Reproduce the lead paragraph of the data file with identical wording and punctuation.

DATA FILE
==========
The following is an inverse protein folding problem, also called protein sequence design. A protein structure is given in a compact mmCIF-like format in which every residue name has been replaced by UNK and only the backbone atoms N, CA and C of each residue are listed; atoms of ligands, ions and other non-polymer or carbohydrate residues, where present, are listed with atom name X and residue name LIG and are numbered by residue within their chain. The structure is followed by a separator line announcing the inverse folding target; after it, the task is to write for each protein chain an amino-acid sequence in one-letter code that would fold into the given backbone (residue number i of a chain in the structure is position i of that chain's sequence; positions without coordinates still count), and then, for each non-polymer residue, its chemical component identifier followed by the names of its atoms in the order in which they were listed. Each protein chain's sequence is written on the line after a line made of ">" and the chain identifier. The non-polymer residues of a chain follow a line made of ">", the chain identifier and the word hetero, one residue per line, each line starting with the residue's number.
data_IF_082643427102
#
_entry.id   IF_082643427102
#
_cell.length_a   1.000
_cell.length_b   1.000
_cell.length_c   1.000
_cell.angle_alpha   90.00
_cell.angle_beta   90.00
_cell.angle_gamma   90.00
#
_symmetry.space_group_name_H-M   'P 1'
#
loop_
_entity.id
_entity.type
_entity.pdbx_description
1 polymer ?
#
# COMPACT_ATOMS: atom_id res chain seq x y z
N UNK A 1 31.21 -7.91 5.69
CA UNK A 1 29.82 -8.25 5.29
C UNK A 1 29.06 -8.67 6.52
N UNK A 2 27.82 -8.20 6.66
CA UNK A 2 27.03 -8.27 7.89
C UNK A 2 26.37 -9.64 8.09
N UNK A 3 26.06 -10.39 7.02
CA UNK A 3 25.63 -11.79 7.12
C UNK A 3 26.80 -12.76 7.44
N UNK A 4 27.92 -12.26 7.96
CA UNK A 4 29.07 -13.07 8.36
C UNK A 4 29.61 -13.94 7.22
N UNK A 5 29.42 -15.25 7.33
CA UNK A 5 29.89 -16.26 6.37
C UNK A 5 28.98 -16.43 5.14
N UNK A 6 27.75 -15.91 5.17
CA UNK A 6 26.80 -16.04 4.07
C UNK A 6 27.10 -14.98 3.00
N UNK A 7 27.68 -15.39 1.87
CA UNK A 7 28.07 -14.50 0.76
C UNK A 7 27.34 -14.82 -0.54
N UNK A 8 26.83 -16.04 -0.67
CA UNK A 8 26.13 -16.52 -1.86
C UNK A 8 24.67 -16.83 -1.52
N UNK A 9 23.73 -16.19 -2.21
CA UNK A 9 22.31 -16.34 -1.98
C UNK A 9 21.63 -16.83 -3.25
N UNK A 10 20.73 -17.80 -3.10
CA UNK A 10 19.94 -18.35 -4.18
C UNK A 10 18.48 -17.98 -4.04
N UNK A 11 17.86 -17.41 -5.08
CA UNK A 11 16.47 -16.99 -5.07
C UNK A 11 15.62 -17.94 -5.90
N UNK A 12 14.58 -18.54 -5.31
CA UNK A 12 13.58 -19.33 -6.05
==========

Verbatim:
The following is an inverse protein folding problem, also called protein sequence design. A protein structure is given in a compact mmCIF-like format in which every residue name has been replaced by UNK and only the backbone atoms N, CA and C of each residue are listed; atoms of ligands, ions and other non-polymer or carbohydrate residues, where present, are listed with atom name X and residue name LIG and are numbered by residue within their chain. The structure is followed by a separator line announcing the inverse folding target; after it, the task is to write for each protein chain an amino-acid sequence in one-letter code that would fold into the given backbone (residue number i of a chain in the structure is position i of that chain's sequence; positions without coordinates still count), and then, for each non-polymer residue, its chemical component identifier followed by the names of its atoms in the order in which they were listed. Each protein chain's sequence is written on the line after a line made of ">" and the chain identifier. The non-polymer residues of a chain follow a line made of ">", the chain identifier and the word hetero, one residue per line, each line starting with the residue's number.